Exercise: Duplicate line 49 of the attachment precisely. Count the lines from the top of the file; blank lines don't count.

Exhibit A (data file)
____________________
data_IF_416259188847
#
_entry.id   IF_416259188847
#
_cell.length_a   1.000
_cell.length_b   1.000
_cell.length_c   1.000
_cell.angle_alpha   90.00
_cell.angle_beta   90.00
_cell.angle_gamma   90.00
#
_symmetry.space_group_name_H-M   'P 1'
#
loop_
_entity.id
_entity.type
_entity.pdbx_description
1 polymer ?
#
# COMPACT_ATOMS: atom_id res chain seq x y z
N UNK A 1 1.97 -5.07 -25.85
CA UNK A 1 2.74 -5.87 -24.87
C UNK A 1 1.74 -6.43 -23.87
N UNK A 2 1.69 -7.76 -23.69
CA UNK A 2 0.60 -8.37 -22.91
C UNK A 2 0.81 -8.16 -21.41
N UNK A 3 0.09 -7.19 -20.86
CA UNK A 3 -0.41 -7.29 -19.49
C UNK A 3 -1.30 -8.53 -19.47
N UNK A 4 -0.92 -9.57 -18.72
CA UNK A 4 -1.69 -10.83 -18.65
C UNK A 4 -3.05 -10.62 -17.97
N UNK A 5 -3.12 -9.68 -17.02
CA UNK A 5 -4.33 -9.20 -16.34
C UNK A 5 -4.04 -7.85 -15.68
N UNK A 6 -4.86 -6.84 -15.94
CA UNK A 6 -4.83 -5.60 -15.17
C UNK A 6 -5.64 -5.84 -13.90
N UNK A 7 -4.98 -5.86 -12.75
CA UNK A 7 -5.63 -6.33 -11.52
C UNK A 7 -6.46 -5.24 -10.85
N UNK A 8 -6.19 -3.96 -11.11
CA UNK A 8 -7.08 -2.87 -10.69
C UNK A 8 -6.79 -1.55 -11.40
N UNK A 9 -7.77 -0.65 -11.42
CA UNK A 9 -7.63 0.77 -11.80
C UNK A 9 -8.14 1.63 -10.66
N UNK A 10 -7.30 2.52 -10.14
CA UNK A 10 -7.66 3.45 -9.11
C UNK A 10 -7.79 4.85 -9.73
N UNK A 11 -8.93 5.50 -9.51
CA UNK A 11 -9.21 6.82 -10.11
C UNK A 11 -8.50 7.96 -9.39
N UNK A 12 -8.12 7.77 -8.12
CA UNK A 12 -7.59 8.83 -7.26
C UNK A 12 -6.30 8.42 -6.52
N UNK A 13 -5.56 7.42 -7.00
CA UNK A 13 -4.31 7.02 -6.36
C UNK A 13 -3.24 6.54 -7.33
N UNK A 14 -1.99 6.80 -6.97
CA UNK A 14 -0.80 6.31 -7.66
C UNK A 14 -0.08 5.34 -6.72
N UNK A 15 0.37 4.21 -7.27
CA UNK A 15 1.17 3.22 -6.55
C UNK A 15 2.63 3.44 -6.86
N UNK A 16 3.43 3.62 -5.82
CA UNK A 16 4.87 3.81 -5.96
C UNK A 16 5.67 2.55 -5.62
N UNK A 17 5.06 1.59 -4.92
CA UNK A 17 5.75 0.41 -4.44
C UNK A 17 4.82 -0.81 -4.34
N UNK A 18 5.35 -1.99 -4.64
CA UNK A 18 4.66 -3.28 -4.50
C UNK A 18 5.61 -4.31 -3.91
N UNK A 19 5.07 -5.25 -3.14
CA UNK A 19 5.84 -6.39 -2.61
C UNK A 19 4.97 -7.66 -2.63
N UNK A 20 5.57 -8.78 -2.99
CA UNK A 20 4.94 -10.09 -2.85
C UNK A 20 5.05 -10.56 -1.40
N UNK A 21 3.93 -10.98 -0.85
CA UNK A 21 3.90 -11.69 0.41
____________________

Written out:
CA UNK A 10 -7.66 3.45 -9.11